5 Simple tips to improve your composition of your photographs
Something that I am often asked about in my photography classes is something called the “eye” and far from it being a vague reference to lord of the rings for most photographers starting out it is a mystical skill that you are born with and if you don’t have it, you will never amount to much as a photographer. The “eye” refers to basic composition skills and far from being born with it most photographers have to develop it. How do you develop any skill? Simples, just practise it, and practise different types of it, so if you’re just starting out and looking to shake things up a tad, here are a few simple tips improve your photographs.
Move your subject off centre with the rule of thirds
A very simple way to get a bit more ummff in your photography is simply moving your subject out of the centre of your frame and more towards the edge, you can use a technique called the rule of thirds, this composition technique is the most commonly used techniques to bring balance to an off centre image. Envision your frame is divided into 9 equal parts by 2 vertical and 2 horizontal lines. Then all you have to do is put the most important elements in your image along these lines, or at the points where they intersect.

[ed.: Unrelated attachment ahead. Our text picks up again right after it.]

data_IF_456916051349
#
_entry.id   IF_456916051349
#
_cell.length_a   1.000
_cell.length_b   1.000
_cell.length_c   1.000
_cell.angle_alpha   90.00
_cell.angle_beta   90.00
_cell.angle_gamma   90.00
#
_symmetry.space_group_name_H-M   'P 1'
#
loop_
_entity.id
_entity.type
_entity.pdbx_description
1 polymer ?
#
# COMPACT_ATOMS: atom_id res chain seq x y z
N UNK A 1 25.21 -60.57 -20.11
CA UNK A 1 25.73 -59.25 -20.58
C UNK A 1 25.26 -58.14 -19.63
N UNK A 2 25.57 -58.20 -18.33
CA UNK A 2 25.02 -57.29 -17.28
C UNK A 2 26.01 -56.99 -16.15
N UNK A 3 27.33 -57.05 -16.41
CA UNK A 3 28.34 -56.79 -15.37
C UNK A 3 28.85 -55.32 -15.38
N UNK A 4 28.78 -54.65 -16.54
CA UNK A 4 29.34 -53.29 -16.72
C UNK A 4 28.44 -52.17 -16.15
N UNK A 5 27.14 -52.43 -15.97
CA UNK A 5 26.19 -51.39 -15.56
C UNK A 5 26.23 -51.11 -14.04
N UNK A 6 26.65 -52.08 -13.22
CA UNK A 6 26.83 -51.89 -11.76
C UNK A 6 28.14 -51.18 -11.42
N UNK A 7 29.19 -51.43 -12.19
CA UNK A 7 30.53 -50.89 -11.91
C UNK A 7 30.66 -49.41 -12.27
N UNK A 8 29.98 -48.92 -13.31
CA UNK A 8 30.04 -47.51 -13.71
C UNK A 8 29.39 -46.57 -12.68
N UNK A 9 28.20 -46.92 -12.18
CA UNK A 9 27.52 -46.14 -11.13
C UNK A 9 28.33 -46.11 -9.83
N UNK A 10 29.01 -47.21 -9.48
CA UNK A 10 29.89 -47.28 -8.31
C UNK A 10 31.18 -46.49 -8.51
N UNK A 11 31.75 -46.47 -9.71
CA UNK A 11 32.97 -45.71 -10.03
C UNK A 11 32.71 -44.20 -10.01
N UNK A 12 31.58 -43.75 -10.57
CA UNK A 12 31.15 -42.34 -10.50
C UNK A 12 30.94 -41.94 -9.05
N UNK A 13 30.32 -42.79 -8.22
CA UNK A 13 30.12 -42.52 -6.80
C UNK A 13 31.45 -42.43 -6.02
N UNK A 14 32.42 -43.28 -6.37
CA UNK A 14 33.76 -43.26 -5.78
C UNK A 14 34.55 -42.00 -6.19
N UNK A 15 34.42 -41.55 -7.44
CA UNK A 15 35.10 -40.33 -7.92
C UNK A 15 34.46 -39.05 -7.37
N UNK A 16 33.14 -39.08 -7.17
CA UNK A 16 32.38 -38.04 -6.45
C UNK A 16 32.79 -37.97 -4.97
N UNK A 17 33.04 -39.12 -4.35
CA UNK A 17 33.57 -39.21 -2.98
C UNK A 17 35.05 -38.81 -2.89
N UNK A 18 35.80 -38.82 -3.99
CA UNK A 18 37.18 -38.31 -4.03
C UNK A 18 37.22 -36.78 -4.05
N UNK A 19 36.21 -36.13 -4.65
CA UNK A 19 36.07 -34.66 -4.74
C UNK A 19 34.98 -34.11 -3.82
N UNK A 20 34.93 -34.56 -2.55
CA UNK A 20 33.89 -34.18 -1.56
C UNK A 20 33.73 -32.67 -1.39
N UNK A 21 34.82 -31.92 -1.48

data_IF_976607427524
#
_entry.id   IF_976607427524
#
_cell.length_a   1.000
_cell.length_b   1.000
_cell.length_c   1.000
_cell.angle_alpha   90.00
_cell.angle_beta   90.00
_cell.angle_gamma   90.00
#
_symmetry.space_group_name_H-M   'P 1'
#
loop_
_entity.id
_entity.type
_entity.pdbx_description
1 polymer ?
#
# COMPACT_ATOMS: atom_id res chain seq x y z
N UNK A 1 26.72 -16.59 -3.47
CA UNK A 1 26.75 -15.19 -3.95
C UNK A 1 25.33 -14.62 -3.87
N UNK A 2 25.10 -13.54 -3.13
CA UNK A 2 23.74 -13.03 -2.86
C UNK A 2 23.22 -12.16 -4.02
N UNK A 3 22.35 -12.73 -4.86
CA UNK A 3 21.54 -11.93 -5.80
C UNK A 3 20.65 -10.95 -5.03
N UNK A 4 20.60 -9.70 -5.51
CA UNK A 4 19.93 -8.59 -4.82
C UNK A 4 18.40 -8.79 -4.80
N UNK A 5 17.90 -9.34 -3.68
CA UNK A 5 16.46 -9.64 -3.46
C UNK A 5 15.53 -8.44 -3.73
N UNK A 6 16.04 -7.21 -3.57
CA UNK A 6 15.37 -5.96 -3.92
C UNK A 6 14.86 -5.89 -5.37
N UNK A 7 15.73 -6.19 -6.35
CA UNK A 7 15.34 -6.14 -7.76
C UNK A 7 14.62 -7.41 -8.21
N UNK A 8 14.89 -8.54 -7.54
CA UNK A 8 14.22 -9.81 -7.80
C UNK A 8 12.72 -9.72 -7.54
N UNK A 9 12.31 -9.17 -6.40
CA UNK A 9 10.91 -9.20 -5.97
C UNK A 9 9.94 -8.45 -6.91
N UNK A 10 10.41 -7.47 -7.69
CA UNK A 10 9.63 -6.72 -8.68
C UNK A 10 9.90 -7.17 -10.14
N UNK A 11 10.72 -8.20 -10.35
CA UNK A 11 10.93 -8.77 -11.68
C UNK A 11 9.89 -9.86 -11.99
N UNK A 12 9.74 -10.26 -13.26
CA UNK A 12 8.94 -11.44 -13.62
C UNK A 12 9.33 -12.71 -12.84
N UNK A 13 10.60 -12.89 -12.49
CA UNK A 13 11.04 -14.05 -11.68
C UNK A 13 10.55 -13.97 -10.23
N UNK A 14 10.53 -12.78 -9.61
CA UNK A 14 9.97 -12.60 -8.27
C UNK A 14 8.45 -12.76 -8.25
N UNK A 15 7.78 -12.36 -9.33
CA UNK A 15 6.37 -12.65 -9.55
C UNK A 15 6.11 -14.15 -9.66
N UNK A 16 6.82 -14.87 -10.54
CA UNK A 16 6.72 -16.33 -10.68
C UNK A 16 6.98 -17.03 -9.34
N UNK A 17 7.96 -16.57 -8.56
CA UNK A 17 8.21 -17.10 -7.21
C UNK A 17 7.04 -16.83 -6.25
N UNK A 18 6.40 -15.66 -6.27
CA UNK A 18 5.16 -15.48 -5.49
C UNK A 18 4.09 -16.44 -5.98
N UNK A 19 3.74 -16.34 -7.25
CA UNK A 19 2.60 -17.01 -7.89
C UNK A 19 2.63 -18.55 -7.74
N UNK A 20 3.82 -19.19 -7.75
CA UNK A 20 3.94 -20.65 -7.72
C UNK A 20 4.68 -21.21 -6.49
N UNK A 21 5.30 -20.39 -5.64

How many images do you think are taken every day from a standing position? Millions? Perhaps even billions? Often when we see photographers they are on one knee taking a photograph? But why? By getting lower they are changing the perspective of the shot, and including foreground detail, this also changes the relationship between the sizes of things in the frame so that things that are closer to the lenses look bigger.
Fill your frame
perhaps one of the most important things you can do when composing an image is to fill your frame, get closer to your subject, one of the most common reasons a image will lack impact is because you there is not enough of the subject filling the frame, if there is to much going on in your shot your subject may become lost.
Don’t photograph every image in landscape format, turn your camera to the side to get a different shaped frame, this works great for well portraits, but also buildings, anything that’s taller than it is wider.
Lead in lines
Leads in lines are a great way to draw the viewer into your image. All you need do is to find two lines that run into the distance they can be parallel and never touch or can touch to form a nodal point in the image.
The most important rule is that you break the rules, move things around, break free of simply compositions, experiment, there’s no such thing as a photograph that is wrong, focus on textures, and form, find depth in your images, try photography the tiniest details when your composing. Just have fun.
Stewart Kenny is a photography trainer and guide with Dublin Photography School, Stewart teaches photography students of all levels in Dublin and surrounding counties as well as leading photography holidays in Ireland. To see more about his Photography courses in Dublin see here